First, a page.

The Court of Justice of the European Union handed down a ruling today that paves the way for levies on anything that can print from a computer. Inkjets, laser printers, multifunction devices, you name it — they’re all in line for a price hike.
The legal shenanigans were kicked off by Verwertungsgesellschaft Wort, the group that handles the collection of secondary royalties for copyrighted works in Germany. VG Wort brought a suit against Canon, Epson, Fujitsu, HP, and Kyocera’s German branches.
The complaint? That printers allow people to reproduce copyright-protected works. That being the case, VG Wort believed that a levy should be collected by the companies that sell printers to compensate rightsholders.
That’s right. VG Wort went to court because the printers HP sells in Germany might be used to print out a copy of the latest Neil Gaiman epic. Amazingly, the Court of Justice agreed. According to the ruling, any EU member state that allows its citizens to make copies of a work for private use must set up a system that compensates authors for those potential reproductions.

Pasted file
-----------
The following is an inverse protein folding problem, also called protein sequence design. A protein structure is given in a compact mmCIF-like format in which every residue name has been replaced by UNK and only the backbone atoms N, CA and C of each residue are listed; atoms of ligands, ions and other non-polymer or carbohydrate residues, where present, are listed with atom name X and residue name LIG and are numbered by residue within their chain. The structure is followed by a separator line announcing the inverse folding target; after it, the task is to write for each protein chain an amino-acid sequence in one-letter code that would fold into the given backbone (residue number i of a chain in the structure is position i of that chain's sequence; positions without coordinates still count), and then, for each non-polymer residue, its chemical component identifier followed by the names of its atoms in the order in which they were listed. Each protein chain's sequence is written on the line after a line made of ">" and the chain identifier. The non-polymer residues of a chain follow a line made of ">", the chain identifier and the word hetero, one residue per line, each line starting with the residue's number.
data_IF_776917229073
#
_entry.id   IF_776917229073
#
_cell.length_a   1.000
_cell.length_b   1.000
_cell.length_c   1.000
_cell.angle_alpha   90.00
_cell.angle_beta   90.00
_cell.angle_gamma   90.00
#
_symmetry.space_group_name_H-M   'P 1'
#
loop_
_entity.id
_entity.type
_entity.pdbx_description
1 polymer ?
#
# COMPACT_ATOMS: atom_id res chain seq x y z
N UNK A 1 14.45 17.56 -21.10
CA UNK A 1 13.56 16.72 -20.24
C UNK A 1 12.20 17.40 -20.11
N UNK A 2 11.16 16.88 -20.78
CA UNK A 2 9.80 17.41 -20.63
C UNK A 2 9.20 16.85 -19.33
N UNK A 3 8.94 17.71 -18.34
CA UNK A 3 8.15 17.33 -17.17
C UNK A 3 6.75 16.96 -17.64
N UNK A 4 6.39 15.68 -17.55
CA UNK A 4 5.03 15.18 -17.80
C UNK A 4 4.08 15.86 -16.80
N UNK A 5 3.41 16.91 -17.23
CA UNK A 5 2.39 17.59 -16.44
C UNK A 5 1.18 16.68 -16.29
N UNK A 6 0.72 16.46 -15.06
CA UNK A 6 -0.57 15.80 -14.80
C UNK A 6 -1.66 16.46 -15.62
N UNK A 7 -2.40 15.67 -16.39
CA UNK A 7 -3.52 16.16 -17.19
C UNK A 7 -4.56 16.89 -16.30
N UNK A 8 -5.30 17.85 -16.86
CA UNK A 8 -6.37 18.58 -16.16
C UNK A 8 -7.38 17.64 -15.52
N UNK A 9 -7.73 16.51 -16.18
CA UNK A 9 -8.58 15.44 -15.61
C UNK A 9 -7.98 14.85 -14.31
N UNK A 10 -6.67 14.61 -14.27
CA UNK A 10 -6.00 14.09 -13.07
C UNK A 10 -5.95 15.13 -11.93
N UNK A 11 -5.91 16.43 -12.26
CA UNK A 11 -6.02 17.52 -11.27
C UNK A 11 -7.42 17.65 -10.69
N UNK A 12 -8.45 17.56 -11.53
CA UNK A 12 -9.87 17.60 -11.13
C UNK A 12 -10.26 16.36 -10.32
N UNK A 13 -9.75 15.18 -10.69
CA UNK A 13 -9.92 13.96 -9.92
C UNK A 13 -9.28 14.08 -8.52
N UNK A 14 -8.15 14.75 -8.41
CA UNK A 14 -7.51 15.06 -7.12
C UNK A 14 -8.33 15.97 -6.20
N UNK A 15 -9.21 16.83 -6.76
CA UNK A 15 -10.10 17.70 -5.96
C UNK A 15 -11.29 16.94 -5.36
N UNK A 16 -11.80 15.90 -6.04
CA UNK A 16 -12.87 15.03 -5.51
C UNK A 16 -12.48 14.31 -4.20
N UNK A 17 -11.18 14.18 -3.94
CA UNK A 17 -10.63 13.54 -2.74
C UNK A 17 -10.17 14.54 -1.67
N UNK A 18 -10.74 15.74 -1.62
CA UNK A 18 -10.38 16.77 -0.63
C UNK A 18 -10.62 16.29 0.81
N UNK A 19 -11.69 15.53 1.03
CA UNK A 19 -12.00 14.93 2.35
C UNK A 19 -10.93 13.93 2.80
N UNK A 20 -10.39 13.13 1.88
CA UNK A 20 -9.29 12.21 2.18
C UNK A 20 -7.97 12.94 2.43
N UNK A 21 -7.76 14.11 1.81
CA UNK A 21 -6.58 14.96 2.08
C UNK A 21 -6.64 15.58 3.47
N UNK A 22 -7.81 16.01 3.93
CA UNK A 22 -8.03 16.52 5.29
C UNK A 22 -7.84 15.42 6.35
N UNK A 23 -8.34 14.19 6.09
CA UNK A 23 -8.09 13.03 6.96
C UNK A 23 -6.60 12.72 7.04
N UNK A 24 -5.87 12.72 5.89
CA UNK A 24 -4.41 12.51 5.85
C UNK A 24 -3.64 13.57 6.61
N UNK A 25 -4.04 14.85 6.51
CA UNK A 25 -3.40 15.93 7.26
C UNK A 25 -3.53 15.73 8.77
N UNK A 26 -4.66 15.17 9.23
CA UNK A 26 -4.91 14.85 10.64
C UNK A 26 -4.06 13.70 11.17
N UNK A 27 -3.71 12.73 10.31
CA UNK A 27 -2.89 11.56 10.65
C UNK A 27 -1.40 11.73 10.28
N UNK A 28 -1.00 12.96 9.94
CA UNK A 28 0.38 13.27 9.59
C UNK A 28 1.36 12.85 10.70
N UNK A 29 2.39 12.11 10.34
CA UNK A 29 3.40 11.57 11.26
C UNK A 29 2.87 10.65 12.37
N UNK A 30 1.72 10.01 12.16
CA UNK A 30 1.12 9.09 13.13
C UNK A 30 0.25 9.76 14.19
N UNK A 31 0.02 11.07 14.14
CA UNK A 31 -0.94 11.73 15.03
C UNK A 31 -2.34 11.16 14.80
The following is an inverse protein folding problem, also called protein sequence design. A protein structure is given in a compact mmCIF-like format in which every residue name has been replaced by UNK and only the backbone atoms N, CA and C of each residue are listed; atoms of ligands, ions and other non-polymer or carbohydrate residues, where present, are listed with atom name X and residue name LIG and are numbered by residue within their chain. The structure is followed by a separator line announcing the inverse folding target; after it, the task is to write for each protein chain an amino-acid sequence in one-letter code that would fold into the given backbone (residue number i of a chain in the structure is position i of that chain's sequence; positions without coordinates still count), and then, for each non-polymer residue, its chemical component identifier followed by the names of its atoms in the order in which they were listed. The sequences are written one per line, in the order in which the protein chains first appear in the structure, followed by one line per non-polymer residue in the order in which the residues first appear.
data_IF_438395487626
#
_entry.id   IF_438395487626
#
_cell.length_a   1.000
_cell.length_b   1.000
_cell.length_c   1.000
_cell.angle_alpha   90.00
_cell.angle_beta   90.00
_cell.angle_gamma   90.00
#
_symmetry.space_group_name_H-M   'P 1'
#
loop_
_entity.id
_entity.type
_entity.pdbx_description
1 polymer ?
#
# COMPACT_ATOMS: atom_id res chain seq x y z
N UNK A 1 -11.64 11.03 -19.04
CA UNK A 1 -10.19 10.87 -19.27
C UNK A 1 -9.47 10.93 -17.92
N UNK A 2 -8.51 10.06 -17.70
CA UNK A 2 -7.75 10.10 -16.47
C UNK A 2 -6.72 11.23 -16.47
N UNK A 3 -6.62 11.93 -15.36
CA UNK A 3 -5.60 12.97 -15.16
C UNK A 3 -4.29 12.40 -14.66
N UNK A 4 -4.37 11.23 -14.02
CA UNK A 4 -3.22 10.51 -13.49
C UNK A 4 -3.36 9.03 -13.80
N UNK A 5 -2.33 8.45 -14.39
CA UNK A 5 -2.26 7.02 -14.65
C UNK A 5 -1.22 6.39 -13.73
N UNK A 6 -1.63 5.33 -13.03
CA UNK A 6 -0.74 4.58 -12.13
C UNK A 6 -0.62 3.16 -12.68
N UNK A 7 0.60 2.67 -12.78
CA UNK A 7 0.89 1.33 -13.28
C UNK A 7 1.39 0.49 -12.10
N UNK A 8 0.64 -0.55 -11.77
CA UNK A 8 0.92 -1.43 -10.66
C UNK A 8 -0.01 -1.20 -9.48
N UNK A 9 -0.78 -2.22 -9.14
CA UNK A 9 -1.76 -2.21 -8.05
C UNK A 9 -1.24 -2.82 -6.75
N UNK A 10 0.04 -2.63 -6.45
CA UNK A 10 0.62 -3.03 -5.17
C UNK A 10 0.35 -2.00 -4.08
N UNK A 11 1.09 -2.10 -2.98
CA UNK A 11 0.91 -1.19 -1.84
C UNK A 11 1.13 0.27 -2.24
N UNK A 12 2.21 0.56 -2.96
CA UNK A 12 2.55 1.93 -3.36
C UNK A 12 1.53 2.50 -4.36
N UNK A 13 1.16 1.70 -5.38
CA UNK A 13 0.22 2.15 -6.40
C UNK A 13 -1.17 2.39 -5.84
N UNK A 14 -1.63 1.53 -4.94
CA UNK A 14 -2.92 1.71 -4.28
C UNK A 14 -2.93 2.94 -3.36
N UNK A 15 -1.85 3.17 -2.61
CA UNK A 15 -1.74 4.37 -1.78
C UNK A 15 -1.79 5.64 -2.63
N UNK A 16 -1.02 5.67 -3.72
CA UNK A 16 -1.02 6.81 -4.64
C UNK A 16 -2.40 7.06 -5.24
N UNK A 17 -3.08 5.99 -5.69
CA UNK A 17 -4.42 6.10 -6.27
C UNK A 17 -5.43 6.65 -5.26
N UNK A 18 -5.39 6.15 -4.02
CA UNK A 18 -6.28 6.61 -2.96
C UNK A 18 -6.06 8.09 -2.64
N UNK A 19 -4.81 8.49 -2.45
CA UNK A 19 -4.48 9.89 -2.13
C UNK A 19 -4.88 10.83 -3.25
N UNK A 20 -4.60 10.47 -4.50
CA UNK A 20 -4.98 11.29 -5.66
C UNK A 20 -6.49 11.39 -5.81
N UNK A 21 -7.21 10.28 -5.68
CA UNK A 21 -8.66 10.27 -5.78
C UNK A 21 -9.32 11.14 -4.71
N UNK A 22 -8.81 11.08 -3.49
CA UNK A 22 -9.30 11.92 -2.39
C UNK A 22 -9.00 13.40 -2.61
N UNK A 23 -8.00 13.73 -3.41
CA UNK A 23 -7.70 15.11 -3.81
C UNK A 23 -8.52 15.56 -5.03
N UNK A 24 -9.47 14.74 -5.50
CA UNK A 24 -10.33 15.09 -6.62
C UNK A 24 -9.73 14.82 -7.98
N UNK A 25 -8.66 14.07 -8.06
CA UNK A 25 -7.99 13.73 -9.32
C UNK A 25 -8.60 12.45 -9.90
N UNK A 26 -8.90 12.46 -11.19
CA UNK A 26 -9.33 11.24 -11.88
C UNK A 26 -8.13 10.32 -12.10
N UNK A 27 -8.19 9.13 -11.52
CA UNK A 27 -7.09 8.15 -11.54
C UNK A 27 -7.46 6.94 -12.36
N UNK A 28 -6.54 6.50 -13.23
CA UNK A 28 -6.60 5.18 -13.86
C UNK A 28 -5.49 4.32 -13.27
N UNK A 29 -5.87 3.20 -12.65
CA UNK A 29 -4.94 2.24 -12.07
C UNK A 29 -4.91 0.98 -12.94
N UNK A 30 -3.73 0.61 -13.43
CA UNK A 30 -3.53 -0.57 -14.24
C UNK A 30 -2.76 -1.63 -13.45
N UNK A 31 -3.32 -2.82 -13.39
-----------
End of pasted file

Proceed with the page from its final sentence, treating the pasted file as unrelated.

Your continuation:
Computer-attached printers are targeted, but the ruling actually says that computers are fair game, too. Yes, HP may be forced to pay a printing levy on a computer and pass that expense on to consumers — even if they never hook that computer up to a printer.
Companies that sell other devices that can be used to reproduce such works — like pencils, pens, and typewriters — are apparently off the hook. Unless, of course, VG Wort can convince the Court that a hand, a pen, and a sheet of paper constitutes a “chain of devices.”
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